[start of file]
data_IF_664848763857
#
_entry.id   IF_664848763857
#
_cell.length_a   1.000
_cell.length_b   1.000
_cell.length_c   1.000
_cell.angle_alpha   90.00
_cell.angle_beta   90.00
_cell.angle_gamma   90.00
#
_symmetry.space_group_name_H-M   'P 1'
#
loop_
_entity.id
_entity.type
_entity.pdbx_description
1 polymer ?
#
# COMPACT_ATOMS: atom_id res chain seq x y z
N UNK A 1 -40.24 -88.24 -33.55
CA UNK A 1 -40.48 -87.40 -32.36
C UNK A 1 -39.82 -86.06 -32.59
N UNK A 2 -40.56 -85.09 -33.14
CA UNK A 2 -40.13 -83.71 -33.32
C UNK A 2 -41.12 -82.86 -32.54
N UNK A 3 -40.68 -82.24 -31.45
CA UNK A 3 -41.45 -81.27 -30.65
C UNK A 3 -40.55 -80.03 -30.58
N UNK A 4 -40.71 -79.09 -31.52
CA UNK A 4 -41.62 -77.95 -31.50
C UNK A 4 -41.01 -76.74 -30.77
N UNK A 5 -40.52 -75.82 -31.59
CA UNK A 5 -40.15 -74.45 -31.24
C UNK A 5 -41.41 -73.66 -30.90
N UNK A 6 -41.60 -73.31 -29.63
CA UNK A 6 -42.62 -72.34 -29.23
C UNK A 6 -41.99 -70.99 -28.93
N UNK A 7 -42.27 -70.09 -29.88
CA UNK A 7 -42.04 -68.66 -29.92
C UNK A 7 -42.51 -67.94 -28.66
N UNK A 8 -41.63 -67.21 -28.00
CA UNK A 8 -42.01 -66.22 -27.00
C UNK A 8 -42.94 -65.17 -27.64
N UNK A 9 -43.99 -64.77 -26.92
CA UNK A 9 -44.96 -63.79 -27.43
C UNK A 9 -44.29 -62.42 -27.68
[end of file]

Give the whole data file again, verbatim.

data_IF_664848763857
#
_entry.id   IF_664848763857
#
_cell.length_a   1.000
_cell.length_b   1.000
_cell.length_c   1.000
_cell.angle_alpha   90.00
_cell.angle_beta   90.00
_cell.angle_gamma   90.00
#
_symmetry.space_group_name_H-M   'P 1'
#
loop_
_entity.id
_entity.type
_entity.pdbx_description
1 polymer ?
#
# COMPACT_ATOMS: atom_id res chain seq x y z
N UNK A 1 -40.24 -88.24 -33.55
CA UNK A 1 -40.48 -87.40 -32.36
C UNK A 1 -39.82 -86.06 -32.59
N UNK A 2 -40.56 -85.09 -33.14
CA UNK A 2 -40.13 -83.71 -33.32
C UNK A 2 -41.12 -82.86 -32.54
N UNK A 3 -40.68 -82.24 -31.45
CA UNK A 3 -41.45 -81.27 -30.65
C UNK A 3 -40.55 -80.03 -30.58
N UNK A 4 -40.71 -79.09 -31.52
CA UNK A 4 -41.62 -77.95 -31.50
C UNK A 4 -41.01 -76.74 -30.77
N UNK A 5 -40.52 -75.82 -31.59
CA UNK A 5 -40.15 -74.45 -31.24
C UNK A 5 -41.41 -73.66 -30.90
N UNK A 6 -41.60 -73.31 -29.63
CA UNK A 6 -42.62 -72.34 -29.23
C UNK A 6 -41.99 -70.99 -28.93
N UNK A 7 -42.27 -70.09 -29.88
CA UNK A 7 -42.04 -68.66 -29.92
C UNK A 7 -42.51 -67.94 -28.66
N UNK A 8 -41.63 -67.21 -28.00
CA UNK A 8 -42.01 -66.22 -27.00
C UNK A 8 -42.94 -65.17 -27.64
N UNK A 9 -43.99 -64.77 -26.92
CA UNK A 9 -44.96 -63.79 -27.43
C UNK A 9 -44.29 -62.42 -27.68